In the UK, the Conservative government has done much to stoke the fires of the Daily Mail's frenzied scaremongering on this issue. We have been warned of swarms of marauding migrants, whose numbers will flood the UK unless we increase our border defences. The focus has rested on Calais, where between two and five thousand refugees live in a makeshift camp near the Eurotunnel, relying on hand outs from individuals and local organisations. Home Secretary Theresa May is working with her French equivalent to heighten search measures, including the use of detection dogs, and invest in improved fencing, CCTV, flood lighting and Eurotunnel security. The UK has so far pledged £22 million to this end.
The government's reaction has not only been only grossly inappropriate, but wildly disproportionate, too: the inhabitants at Calais represent a mere 1% of those who arrived in Europe this year.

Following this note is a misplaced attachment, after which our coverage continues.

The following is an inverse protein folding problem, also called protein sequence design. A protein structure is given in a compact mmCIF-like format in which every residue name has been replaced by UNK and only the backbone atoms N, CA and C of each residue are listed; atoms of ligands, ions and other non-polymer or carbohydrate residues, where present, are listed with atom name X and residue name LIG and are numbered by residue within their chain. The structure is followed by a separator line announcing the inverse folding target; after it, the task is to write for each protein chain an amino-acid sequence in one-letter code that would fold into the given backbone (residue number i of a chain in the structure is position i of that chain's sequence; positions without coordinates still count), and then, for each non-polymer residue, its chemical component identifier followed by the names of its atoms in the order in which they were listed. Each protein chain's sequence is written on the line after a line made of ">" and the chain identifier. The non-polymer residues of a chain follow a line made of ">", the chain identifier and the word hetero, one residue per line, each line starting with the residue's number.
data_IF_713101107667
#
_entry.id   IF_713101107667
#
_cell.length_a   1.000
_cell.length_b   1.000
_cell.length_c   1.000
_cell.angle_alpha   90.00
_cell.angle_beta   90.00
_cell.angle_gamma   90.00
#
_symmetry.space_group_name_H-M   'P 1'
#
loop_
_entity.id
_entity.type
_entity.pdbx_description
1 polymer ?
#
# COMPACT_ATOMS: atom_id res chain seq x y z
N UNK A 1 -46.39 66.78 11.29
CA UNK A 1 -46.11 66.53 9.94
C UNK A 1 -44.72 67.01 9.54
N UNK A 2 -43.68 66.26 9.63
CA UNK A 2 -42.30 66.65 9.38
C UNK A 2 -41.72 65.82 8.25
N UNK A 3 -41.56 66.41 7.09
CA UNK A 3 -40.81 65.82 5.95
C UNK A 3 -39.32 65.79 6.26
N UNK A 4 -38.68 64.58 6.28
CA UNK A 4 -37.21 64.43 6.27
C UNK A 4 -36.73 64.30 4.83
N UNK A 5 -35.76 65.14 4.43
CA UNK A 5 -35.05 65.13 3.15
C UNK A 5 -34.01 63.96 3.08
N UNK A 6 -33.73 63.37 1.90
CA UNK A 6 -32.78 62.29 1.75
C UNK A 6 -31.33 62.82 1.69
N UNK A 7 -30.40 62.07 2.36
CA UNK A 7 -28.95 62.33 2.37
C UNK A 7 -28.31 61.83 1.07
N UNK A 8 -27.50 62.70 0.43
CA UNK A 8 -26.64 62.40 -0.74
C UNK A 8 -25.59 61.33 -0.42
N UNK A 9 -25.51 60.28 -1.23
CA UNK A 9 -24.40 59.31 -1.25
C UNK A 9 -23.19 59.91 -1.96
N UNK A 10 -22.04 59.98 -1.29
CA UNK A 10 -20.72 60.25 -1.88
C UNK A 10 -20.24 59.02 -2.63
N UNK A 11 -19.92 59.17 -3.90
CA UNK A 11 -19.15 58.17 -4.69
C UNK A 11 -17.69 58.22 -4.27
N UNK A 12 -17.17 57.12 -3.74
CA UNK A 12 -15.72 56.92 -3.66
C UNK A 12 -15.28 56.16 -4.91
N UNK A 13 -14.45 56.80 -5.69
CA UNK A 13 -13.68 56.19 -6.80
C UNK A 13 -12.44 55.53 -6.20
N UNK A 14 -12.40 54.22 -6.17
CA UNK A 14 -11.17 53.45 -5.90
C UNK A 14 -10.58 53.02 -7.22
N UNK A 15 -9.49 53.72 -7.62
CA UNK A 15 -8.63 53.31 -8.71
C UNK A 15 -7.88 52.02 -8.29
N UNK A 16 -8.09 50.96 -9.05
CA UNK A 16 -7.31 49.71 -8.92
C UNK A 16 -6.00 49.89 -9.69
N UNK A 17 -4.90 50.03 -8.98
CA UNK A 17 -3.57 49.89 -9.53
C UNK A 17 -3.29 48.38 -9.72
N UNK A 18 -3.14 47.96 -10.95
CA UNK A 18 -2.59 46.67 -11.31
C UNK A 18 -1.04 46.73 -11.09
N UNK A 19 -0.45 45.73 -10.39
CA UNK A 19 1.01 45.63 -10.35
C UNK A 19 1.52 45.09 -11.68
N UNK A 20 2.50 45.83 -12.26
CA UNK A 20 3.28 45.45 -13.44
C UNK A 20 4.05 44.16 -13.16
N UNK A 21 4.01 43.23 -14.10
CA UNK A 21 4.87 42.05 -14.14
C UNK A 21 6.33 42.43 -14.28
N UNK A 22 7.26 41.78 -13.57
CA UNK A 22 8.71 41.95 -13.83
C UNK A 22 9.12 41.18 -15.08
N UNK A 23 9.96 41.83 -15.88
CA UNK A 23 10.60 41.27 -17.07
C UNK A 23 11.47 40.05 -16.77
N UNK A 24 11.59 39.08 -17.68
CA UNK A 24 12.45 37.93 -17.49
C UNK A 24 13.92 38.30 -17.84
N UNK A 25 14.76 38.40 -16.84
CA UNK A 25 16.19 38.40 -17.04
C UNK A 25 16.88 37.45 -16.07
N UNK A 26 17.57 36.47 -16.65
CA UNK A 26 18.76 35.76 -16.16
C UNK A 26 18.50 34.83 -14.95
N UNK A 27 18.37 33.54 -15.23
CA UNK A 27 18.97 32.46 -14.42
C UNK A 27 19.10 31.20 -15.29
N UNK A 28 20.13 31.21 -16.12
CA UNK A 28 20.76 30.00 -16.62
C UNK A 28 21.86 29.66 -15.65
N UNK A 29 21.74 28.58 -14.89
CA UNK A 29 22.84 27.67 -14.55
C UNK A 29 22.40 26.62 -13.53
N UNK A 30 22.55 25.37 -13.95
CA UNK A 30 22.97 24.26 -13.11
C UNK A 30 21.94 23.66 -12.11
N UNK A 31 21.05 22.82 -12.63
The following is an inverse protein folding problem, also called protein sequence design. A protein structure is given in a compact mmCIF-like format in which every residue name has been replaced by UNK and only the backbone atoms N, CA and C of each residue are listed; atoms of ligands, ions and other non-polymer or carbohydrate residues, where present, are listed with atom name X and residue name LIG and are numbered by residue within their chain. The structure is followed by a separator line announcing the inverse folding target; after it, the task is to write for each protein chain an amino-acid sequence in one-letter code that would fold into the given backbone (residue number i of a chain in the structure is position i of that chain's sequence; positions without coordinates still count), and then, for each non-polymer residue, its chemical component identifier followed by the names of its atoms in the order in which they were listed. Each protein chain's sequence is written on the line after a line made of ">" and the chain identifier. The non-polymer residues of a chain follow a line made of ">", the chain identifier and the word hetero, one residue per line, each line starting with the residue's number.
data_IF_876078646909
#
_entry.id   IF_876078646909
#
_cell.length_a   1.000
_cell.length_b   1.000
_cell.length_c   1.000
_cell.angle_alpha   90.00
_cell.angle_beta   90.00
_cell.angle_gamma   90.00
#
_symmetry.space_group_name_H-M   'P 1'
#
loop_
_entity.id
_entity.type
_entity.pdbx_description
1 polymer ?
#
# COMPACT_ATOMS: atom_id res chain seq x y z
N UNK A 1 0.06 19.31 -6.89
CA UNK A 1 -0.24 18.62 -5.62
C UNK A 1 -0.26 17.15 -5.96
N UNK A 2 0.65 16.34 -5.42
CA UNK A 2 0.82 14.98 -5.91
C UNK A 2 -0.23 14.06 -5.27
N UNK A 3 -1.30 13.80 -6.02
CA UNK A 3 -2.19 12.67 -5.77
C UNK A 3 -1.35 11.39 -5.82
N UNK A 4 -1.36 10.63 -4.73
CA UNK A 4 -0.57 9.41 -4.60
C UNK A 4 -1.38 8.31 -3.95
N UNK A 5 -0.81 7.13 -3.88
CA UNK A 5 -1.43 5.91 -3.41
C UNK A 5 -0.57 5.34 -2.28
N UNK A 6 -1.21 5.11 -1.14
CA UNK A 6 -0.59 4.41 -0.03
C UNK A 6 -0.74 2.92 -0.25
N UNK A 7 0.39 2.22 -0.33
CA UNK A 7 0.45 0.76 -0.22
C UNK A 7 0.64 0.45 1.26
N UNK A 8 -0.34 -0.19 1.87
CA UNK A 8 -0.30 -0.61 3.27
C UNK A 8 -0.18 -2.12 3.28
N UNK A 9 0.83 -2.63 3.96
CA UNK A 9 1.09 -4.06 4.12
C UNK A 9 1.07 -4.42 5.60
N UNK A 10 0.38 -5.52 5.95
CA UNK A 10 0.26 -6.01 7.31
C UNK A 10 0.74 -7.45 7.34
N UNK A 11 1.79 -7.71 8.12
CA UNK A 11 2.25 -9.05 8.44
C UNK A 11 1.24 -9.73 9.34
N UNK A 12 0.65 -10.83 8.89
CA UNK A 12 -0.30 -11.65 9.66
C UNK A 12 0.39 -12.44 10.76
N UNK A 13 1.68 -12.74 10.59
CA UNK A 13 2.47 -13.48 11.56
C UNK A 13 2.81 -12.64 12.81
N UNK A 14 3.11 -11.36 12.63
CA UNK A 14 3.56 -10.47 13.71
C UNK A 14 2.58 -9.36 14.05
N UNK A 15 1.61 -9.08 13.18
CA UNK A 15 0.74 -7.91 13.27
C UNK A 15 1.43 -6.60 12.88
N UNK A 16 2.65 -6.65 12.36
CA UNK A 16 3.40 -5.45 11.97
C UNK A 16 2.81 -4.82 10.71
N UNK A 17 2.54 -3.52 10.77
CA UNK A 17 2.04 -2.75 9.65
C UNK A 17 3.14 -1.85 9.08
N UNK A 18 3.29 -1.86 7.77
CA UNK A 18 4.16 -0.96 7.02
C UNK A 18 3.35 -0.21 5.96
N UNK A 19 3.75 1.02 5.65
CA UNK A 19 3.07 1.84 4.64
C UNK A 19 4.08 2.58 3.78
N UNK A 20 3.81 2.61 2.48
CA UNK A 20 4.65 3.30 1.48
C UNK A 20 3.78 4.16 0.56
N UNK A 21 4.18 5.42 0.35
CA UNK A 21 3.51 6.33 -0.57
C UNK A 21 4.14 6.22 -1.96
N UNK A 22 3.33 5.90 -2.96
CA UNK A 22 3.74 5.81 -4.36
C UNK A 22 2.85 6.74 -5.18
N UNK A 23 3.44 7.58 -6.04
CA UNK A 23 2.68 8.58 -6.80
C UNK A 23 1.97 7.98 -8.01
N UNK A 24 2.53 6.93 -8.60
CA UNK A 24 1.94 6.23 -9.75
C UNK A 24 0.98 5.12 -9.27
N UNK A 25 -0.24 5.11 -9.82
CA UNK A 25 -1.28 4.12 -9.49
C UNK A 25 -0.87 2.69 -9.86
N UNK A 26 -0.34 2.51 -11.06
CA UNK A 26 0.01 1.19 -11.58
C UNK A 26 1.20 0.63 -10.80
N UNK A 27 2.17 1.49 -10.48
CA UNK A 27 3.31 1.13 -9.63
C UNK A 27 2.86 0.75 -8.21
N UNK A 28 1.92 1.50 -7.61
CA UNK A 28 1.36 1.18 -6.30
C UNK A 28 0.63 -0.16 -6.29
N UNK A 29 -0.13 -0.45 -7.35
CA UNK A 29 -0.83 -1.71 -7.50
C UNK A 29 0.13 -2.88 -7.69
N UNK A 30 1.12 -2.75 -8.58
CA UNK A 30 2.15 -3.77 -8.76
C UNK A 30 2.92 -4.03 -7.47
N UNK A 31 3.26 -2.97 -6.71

David Cameron has previously claimed the UK should not take in any more Syrian refugees, despite having one of the poorest records for resettling and granting asylum to Syrian refugees in Europe. In contrast, Syria's neighbour Lebanon, a country one hundred times smaller than the EU, has absorbed a staggering 1.2 million Syrian refugees into their total population of only 4.5 million.
Contrary to claims made this week by UKIP, Britain's membership of the EU is not part of the problem, rather it is the key to any hope we have of alleviating the plight of refugees and the communities struggling to cope with their ever-increasing number. To this end European heads of state working together to create a comprehensive strategy, founded on humanity and compassion, is what is urgently needed.
Razor wire and concrete walls erected by individual governments along national borders will not stop the attempts of people that have nothing left to lose from trying to reach European soil. They will merely serve to prolong and increase the hazards of their already desperate plight and to create a sort of hellish no-man's land for people unable to return home. As a result the camps in Calais, Kos and Budapest will only get bigger and more squalid.